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Tips & Tricks for Avoiding Scams

Trick the Scammers & Follow These Tips

In the world today, scammers are around every corner. We have complied these tips and tricks as well as some current local scams that we are aware of to help you avoid being the next victim. 
  • Avoid answering calls from numbers you do not know. If you receive a call from someone claiming to be from a billing department, hang up and contact the company via one of their customer service lines to verify.
  • Scammers will try to get your personal information. If you are not expecting a request, do not give out any personal information online or over the phone.
  • If you feel pressured to act right away or if you are threatened to give any personal information, hang up immediately. Scammers use fear as a tactic to get information from victims. 
  • A common form of payment that scammers will require is gift cards. You should never have to pay any legitimate bill with gift cards.

Here are some scams that customers have reported in our area. 

  • Too Good to be True - A common practice for scammers is to set up websites with intentions of luring people in by advertising extremely low prices. Search the web to verify the site before you give out personal information. If it seems too good to be true, it usually is! Never click on links or give out personal information to receive special deals or discounts.
  • Unemployment Email Scam - Never click on links from anyone claiming they are from the unemployment department. You need to go directly to the Kansas Department of Labor website if you suspect unemployment fraud.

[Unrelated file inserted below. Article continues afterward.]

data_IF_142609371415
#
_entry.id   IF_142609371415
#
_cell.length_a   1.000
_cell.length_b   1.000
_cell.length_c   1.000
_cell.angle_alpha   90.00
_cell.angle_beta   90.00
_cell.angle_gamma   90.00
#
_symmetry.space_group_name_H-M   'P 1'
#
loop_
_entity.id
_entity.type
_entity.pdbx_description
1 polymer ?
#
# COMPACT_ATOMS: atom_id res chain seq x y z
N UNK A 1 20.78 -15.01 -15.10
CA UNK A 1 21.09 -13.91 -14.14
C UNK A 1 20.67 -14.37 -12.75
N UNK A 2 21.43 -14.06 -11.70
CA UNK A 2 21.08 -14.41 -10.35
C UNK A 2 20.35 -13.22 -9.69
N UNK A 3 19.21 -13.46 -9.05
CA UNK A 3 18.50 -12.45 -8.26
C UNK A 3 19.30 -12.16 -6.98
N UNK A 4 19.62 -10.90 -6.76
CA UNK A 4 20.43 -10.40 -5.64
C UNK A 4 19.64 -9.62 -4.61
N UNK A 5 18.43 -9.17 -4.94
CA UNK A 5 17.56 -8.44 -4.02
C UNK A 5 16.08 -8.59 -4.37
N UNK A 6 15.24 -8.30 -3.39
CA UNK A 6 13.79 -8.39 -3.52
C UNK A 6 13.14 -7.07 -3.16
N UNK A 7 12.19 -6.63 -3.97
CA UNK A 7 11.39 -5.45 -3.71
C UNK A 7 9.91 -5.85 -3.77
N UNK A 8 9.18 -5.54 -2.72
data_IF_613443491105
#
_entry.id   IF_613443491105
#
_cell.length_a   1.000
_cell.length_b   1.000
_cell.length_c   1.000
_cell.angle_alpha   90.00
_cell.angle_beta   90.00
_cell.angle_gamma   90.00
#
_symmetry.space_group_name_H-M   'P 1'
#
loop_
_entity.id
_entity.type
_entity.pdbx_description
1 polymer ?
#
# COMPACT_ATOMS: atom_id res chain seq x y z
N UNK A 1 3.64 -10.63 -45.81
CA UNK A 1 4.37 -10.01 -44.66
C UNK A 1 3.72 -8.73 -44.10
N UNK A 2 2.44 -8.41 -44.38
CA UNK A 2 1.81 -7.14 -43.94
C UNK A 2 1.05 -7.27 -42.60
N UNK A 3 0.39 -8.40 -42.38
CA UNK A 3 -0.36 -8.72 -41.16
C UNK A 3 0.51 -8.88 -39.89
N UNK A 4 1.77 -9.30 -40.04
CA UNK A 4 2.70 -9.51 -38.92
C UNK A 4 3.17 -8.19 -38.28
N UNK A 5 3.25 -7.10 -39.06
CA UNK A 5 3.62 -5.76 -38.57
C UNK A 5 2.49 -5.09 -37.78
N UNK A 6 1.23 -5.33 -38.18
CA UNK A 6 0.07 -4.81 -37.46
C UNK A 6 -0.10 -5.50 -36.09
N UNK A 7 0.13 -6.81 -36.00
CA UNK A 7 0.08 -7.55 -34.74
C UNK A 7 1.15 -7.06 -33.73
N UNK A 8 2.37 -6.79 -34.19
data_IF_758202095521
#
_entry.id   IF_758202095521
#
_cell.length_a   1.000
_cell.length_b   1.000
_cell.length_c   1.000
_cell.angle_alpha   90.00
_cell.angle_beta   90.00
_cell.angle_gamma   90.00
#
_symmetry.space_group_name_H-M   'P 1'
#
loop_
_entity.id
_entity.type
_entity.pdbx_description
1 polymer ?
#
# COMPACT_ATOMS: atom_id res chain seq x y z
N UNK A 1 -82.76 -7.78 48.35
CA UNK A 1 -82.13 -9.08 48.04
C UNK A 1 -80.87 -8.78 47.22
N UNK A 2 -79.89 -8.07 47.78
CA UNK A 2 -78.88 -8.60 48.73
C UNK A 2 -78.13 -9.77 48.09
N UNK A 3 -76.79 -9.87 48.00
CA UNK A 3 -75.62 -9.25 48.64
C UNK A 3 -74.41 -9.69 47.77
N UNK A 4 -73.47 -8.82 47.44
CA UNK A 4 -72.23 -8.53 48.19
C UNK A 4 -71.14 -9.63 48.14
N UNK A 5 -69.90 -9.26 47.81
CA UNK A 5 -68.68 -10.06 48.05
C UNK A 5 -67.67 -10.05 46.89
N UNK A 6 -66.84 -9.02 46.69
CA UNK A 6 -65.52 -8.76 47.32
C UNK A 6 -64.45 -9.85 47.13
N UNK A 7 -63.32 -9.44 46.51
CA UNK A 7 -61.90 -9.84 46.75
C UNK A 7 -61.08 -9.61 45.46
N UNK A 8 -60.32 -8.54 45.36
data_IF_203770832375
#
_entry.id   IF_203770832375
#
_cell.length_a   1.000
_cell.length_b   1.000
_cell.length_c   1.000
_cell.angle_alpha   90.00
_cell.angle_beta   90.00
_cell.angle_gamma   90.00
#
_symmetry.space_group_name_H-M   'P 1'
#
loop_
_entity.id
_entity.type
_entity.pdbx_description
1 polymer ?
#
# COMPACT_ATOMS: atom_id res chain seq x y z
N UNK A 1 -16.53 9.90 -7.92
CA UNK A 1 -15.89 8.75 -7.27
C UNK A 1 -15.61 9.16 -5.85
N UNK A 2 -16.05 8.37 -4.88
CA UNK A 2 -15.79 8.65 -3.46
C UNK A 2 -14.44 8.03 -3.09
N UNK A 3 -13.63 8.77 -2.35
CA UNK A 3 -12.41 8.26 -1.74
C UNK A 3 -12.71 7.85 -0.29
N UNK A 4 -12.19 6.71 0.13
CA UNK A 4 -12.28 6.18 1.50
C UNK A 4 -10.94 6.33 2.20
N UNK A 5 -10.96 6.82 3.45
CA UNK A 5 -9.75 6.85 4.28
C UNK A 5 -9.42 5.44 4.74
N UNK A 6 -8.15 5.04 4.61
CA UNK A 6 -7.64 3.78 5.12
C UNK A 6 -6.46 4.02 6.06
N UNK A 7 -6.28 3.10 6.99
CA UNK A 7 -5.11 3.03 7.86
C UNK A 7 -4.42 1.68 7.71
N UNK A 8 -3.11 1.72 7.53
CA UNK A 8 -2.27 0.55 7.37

• Home Warranty Mail Scam - Scammers are mailing out letters stating your "home warranty that is secured by (insert bank name here) is expiring and you must call us to get your Home Warranty up to date." THIS IS A SCAM! Do not call them. If you question the document call your bank directly. 
  • Amazon Email Scam - If you receive an email saying your Amazon account has been put on hold and all recent purchases will be suspended until you update your information, STOP! Do not click on any links in the email. Call your card company and verify with them if any charges have been added.
  • Misleading Social Media Ads - These ads can be for counterfeit items, items that will never be sent, or even free trials for something you never agreed to. Visit the Better Business Bureau to check out the business and the reviews before you buy. Go to www.bbb.org.

Current Tax Scams

  • 'We recalculated your tax refund and you need to fill out this form'
    This scam email displays the IRS logo and use subject lines such as "Tax Refund Payment" or "Recalculation of your tax refund payment." It asks people to click a link and provide their Social Security numbers, birthday, address, driver's license number and other personal information in order to submit a fake form to allegedly claim their refund.
  • 'This is the Bureau of Tax Enforcement, and we're putting a lien or levy on your assets'
    There is no Bureau of Tax Enforcement. Victims often receive a letter from the fake agency claiming that they have a tax lien or tax levy and that they had better pay the “Bureau of Tax Enforcement” or else. In this scam, scammers often threaten you with legal action or arrest if you don’t pay up immediately. Don’t let yourself be scared into action. The IRS clearly states that it will never call out of the blue; does not ask for a credit card or debit card over the telephone or email; never requests immediate payment over the phone or email; and will not take enforcement action immediately following a phone conversation. If you get a call or email from someone claiming to be from the IRS, hang up or delete the email immediately.
  • 'We're calling to tell you your identity was stolen; you need to buy some gift cards to fix it'
    In this trick, a criminal calls the victim and poses as an IRS agent. The criminal claims the victim's identity has been stolen and that it was used to open fake bank accounts. The caller then tells the taxpayer to go buy certain gift cards; later, the crook gets back in touch and asks for the gift card access numbers.